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Lessons from the Unraveling of the Roman Empire: Simplification, Localization

Lessons from the Unraveling of the Roman Empire: Simplification, Localization

The fragmentation, simplification and localization of the post-Imperial era offers us lessons we ignore at our peril.

There is an entire industry devoted to “why the Roman Empire collapsed,” but the post-collapse era may be offer us higher value lessons. The post-collapse era, long written off as The Dark Ages, is better understood as a period of adaptation to changing conditions, specifically, the relocalization and simplification of the economy and governance.

As historian Chris Wickham has explained in his books Medieval Europe and The Inheritance of Rome: Illuminating the Dark Ages 400-1000the medieval era is best understood as a complex process of social, political and economic natural selection: while the Western Roman Empire unraveled, the Eastern Roman Empire (Byzantium) continued on for almost 1,000 years after the fall of the Western Roman Empire, and the social and political structures of the Western Roman Empire influenced Europe for hundreds of years.

In broad-brush, the Roman Empire was a highly centralized, tightly bound system that was remarkably adaptive despite its enormous size and the slow pace of transport and communication. Roman society was both highly hierarchical–the elites claimed superiority and worked hard to master the necessary tools of authority– slaves were integral to the building and maintenance of Rome’s vast infrastructure–and open to meritocracy, as the Roman Army and other classes were open to advancement by anyone in the sprawling empire: every free person became a Roman Citizen once their territory was absorbed into the Empire.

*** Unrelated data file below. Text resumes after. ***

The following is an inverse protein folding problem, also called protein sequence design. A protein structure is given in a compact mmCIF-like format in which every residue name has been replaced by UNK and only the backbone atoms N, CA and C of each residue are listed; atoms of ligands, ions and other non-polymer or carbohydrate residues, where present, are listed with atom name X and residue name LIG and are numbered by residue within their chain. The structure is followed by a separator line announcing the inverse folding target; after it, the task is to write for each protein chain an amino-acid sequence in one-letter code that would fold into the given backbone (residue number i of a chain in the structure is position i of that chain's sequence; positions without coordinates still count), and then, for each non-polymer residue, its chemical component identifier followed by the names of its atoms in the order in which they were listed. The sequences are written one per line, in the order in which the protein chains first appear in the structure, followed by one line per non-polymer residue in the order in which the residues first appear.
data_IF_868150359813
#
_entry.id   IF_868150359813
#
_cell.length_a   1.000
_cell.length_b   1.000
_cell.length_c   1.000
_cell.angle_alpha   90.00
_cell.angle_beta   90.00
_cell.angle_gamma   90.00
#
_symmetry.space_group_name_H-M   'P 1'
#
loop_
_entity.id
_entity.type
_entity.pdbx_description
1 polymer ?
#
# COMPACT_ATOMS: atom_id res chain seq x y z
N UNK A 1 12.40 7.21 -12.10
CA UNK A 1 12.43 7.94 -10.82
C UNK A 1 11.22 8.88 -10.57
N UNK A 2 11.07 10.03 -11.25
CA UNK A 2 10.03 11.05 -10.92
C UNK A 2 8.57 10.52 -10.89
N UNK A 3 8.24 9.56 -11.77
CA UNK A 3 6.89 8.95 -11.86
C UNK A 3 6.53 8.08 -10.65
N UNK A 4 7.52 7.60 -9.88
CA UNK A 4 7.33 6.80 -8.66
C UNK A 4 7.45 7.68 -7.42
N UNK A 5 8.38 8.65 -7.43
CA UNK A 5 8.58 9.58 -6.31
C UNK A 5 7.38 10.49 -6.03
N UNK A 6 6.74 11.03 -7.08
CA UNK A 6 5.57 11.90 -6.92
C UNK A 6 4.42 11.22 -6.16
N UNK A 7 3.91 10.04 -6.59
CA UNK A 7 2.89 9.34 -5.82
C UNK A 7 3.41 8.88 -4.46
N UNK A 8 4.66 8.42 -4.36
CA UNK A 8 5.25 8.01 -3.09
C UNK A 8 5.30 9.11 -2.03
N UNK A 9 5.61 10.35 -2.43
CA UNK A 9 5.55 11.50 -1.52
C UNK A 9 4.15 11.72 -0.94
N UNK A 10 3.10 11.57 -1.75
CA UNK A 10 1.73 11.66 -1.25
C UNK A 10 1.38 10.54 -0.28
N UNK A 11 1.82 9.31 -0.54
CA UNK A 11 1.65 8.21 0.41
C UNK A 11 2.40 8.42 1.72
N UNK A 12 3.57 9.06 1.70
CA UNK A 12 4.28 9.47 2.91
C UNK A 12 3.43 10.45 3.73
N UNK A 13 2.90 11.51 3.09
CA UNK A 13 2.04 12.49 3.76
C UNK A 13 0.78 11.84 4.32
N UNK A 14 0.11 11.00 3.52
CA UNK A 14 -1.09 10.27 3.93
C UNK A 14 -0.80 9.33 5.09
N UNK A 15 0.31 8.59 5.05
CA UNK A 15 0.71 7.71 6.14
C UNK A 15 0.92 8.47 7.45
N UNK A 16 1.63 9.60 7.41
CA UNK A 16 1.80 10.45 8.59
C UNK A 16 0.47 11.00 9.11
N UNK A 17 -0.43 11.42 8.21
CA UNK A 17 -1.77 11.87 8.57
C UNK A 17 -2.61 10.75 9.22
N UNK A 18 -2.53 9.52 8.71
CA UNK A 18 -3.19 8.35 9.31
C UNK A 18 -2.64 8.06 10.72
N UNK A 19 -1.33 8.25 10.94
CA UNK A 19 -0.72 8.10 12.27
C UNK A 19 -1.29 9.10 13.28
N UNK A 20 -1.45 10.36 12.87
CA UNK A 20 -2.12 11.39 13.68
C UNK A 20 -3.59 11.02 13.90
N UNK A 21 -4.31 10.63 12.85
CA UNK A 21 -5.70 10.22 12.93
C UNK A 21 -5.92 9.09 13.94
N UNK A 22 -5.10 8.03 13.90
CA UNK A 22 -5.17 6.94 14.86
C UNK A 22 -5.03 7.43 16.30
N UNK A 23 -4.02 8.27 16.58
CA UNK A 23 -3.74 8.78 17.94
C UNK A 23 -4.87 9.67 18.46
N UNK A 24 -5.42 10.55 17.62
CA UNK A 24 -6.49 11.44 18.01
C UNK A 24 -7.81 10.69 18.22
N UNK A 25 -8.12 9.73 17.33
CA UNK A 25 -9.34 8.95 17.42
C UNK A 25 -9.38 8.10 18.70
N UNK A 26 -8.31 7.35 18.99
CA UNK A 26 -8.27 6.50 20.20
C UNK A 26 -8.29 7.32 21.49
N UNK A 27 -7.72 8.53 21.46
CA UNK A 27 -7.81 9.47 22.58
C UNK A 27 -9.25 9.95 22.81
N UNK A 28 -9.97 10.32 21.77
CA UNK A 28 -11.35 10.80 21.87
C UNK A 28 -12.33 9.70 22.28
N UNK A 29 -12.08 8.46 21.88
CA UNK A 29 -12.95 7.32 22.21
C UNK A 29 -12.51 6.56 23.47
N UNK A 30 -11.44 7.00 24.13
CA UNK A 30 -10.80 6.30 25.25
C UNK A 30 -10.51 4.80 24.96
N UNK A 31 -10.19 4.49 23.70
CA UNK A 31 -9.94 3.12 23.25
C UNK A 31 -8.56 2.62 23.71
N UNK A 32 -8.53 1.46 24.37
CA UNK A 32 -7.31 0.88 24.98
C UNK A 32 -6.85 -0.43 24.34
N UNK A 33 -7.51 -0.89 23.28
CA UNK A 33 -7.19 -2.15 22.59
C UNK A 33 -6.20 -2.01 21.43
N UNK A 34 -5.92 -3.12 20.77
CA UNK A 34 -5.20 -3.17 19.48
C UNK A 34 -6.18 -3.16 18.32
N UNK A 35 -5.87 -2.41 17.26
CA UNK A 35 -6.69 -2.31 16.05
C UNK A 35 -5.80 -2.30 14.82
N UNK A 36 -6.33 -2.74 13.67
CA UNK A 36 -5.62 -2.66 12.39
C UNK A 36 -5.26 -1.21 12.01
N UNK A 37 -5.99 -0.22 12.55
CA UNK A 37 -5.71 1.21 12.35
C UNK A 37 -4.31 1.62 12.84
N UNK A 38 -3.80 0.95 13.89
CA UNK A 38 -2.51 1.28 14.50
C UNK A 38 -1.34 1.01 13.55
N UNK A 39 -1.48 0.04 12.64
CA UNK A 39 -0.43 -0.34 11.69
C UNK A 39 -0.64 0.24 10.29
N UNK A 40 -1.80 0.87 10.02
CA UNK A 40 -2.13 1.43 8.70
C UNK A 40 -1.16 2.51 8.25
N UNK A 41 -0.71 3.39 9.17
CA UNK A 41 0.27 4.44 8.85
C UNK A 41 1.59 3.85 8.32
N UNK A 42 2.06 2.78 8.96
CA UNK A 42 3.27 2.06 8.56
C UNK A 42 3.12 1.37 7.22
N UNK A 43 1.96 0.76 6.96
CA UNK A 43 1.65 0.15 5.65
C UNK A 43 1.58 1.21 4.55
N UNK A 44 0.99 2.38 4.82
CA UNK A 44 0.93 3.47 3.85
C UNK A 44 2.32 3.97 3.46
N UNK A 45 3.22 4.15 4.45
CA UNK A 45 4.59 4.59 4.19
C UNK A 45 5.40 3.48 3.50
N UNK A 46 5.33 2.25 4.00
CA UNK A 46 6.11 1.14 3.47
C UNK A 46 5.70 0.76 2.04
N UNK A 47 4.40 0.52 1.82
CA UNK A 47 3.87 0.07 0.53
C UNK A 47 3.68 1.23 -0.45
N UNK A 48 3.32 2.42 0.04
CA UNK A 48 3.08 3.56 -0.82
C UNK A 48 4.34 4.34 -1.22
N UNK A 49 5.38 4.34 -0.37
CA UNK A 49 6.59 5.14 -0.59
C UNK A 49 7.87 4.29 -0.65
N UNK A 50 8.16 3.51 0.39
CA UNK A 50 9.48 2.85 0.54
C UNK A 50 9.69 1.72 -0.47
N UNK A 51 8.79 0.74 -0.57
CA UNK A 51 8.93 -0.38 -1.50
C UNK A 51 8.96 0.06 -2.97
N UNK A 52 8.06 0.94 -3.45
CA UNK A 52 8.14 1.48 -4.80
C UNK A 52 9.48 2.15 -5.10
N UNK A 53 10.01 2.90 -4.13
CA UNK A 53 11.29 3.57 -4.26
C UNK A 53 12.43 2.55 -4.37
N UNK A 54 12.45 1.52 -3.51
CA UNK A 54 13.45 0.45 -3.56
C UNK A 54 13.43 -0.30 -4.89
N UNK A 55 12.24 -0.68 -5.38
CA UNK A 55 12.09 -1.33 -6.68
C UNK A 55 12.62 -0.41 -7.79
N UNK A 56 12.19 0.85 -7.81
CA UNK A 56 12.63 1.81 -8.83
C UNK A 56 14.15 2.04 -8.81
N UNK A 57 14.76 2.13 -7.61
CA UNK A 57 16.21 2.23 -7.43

When the Empire fell apart, the model of centralized control/power continued on in the reigns of the so-called Barbarian kingdoms (Goths, Vandals, etc.) and Charlemagne (768-814), over 300 years after the fall of Rome. (When the Ottomans finally conquered Constantinople in 1453, they also adopted many of the bureaucratic structures of the Byzantine Empire.)

…click on the above link to read the rest…

The Future Must Be Decentralized and Localized

The Future Must Be Decentralized and Localized

We find ourselves at a moment where the financial and political systems that have dominated for decades are failing in a spectacular and irredeemable fashion. Those who pull the levers are (as usual) attempting to take advantage of the situation by rapaciously snatching and consolidating more wealth and power, while leaving the general public to rot. When faced with such a historic moment, one should assume a certain degree of responsibility to make sure the next paradigm ends up better than the one we’re leaving. If we fail to think deeply about an improved vision and framework for the future, someone else will do it for us.